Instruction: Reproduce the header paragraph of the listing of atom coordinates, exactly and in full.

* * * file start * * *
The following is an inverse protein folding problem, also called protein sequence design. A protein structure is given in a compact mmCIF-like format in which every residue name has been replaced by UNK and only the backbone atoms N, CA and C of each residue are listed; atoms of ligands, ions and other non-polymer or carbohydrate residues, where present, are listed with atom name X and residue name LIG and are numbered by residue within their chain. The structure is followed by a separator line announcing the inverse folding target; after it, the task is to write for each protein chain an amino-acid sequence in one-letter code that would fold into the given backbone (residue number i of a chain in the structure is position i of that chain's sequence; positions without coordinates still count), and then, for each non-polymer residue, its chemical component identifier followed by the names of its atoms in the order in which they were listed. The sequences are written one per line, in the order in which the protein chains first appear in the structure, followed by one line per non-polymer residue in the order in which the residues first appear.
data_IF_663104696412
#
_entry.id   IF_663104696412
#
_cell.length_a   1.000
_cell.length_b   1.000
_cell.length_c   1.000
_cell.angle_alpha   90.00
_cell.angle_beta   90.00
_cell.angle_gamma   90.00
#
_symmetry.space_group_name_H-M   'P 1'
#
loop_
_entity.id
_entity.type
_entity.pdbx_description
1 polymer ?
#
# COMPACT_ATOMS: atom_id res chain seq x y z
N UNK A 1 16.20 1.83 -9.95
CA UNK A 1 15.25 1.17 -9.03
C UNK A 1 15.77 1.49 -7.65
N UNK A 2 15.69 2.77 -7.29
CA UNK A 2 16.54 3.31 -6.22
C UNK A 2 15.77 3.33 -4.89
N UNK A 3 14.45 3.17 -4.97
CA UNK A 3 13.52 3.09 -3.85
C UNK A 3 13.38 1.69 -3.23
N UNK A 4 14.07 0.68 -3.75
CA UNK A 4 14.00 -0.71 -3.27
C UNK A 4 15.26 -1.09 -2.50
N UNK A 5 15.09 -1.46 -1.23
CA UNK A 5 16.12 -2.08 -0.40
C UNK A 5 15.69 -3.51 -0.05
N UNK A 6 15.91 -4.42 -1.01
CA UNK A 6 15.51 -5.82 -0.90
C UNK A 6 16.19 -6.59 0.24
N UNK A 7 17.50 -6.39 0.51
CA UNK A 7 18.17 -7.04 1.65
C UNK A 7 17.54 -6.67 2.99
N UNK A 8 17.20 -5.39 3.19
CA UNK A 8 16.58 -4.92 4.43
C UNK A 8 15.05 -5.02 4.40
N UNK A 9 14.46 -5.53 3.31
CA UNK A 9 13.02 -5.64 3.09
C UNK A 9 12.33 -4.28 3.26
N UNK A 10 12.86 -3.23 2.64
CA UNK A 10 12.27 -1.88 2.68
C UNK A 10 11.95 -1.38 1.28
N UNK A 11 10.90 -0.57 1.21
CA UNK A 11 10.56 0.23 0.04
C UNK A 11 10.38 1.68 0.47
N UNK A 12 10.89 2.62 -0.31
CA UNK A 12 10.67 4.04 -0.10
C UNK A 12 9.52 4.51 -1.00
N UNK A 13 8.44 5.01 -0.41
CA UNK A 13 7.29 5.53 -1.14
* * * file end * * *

The following is an inverse protein folding problem, also called protein sequence design. A protein structure is given in a compact mmCIF-like format in which every residue name has been replaced by UNK and only the backbone atoms N, CA and C of each residue are listed; atoms of ligands, ions and other non-polymer or carbohydrate residues, where present, are listed with atom name X and residue name LIG and are numbered by residue within their chain. The structure is followed by a separator line announcing the inverse folding target; after it, the task is to write for each protein chain an amino-acid sequence in one-letter code that would fold into the given backbone (residue number i of a chain in the structure is position i of that chain's sequence; positions without coordinates still count), and then, for each non-polymer residue, its chemical component identifier followed by the names of its atoms in the order in which they were listed. The sequences are written one per line, in the order in which the protein chains first appear in the structure, followed by one line per non-polymer residue in the order in which the residues first appear.